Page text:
We are about 20 hours away from the storm getting its act going in New England and I am puting out my first call on snowfall accumulations. As you can see, they are quite significant in western New England. Out in southern Vermont and much on central New York state, accumulations will likely be in the 8-16" range with higher amounts about 1500'. In extreme northern Vermont, New Hampshire, and Maine, there will probably be a heavy wet accumulation of 14-24" of snow with up to 30" in some of the highest peaks above 2000' to 2500'. Coming closer to the coast, SE, accumulations will dive to around 3-6" in western Massachusetts and much of southern New Hampshire with perhaps 1-3" north of Worcester and Springfield. Fitchburg may see a quick inch or two before even here it flips over to a heavy pounding rainfall with temperatures in the mid to upper 30's. A small portion in NW Rhode Island, their hills, may see up to an inch of wet snow as well that will likely be washed away.
The snow will not be the only player. The rain, the wind, and the coastal and urban flooding will be major stories in SNE. First the rain will fall heaviest tomorrow afternoon and tomorrow night through early Monday morning. All said and done, I am thinking that around 3-6" of rain is possible in the green shading where it stays mostly rain. Easternmost places will likely be closer to the 6" amount with SW CT likely closer to the 3-4" of rain, which could still cause some urban and basement flooding. Streams and rivers may also come out of their banks as we will have the heavy rainfall all at once and we will have runoff melting from the north get into the larger rivers that will worsen the flooding on some of our larger rivers. If this were to change to a mainly rain event for CNE and NNE, we could be talking about major river flooding, but I think we will put this problem to rest as they will add on to their snowpack. Coastal flooding could be very bad on the east facing beaches and if you are in a place that normally floods in strong Nor'Easters, I would make plans to have the pump ready, sandbags, and be prepared to evacuate if conditions warrant.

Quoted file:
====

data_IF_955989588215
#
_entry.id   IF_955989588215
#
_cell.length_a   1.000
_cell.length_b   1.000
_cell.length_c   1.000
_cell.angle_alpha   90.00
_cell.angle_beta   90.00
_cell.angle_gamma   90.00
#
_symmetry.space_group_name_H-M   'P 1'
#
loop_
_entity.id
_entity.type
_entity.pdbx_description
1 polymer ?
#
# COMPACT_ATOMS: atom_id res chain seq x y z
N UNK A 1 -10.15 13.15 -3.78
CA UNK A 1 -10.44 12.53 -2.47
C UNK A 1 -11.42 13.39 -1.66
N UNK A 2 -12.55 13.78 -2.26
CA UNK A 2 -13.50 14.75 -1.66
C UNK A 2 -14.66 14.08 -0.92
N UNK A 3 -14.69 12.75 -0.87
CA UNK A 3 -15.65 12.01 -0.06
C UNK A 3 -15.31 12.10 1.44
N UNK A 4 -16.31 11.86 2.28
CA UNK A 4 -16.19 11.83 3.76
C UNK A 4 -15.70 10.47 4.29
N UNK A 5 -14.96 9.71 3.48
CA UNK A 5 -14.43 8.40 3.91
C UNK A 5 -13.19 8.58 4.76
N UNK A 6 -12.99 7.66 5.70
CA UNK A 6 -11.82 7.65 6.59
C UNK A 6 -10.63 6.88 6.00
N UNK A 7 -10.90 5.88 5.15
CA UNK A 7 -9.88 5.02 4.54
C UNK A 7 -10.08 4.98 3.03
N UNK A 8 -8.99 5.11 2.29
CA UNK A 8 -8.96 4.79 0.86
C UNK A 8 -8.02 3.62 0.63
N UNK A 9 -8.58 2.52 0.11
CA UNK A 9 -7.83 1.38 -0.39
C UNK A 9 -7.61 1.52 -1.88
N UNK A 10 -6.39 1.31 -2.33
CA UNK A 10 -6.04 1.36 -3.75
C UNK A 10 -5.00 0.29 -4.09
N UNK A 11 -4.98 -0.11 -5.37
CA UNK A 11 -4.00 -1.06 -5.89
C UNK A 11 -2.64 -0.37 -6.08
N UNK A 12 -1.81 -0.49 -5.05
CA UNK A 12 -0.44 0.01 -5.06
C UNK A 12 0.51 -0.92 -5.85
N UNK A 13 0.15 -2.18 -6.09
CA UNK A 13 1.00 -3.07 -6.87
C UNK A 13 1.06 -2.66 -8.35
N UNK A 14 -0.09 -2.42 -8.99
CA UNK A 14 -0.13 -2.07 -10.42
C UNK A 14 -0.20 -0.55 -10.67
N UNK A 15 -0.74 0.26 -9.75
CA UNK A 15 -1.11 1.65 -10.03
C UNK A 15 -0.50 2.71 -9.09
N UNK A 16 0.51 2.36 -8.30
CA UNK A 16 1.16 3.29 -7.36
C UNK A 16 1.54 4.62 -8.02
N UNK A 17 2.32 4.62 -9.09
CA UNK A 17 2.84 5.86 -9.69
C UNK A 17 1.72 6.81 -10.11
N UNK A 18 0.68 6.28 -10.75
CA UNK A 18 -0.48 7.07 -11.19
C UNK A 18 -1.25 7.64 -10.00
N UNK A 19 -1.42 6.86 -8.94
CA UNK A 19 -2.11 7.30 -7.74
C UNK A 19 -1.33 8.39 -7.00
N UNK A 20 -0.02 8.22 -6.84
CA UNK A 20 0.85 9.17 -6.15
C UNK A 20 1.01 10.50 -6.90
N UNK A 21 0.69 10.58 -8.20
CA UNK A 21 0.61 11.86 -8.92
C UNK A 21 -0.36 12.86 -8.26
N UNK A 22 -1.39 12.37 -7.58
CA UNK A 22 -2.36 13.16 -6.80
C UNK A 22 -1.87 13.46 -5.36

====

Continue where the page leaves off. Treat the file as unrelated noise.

The wind will also be very bad during the height of this storm later tomorrow afternoon and night. Winds will gust to around 50 mph in inland areas of SNE during this timeframe and will be gusting to aroud 60-70 mph on the eastern beaches and highest hilltops like Blue Hill for example. This will likely bring down tree branches and possibly power lines, so scattered power outages will be likely during this timeframe which could make it a cold miserable night for many in the dark.
We may get in a dry slot for the Marathon on Monday with the storm stalling out in extreme southern SNE. This will likely bring all the heavy rains and snows to our north and northwest and give Boston a nice dry slot with easterly winds not nearly as gusty, only gusting to perhaps 30 mph from the east, which is bad, but not nearly as bad as 70 mph from the east that we will have Sunday night. The Marathon will likely feature cloudy skies with drizzle and temperatures starting the race around 38 in Hopkinton and ending the race around 43 in Boston.
This storm will sit and decay for much of next week with a chance of showers of both rain and snow in SNE with temperatures in the upper 30's to around 40. The same thing can be said for Wednesday before we finally start to shake out of this storm's grip and get some sun on Thursday with temperatures rebounding to around 50 and then we may see 60 again on Friday and possibly warmer thereafter. We'll see. So far its been a miserable spring.
More on the storm later.